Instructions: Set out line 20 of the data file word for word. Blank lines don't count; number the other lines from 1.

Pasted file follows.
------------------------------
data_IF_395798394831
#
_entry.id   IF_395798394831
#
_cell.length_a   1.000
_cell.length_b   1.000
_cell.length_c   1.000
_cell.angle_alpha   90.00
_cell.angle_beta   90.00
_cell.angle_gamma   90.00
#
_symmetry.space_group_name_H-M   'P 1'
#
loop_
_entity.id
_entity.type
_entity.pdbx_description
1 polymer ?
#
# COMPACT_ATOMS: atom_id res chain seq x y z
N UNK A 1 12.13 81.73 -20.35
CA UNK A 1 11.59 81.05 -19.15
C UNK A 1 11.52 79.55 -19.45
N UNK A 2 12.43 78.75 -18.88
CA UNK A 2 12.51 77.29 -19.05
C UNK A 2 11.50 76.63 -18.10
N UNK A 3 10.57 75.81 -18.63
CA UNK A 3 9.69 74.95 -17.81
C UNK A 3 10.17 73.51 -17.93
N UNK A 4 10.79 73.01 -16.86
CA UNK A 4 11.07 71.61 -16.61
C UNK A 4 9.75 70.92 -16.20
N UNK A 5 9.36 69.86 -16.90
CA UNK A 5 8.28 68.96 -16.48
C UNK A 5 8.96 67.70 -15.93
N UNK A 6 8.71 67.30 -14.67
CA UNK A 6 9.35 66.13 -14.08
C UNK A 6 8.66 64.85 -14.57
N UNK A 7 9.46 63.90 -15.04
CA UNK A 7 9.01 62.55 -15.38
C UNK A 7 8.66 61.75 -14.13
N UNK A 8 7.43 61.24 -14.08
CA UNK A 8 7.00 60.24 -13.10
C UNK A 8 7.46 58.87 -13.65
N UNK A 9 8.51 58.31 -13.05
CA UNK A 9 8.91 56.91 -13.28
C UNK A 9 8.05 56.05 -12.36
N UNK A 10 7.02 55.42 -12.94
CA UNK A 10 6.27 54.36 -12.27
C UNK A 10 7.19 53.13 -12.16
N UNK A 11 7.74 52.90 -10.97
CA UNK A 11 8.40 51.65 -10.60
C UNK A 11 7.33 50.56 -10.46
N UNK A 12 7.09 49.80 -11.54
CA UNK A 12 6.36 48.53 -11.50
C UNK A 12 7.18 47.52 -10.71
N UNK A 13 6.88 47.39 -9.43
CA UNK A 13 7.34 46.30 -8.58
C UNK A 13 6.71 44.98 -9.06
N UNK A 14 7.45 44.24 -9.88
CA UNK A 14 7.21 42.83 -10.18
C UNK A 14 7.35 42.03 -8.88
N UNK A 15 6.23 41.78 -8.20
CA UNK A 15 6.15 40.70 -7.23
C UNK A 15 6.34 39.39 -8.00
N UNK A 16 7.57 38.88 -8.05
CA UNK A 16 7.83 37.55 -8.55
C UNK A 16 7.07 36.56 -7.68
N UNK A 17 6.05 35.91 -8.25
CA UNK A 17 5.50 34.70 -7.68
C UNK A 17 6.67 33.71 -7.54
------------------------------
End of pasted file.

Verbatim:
# COMPACT_ATOMS: atom_id res chain seq x y z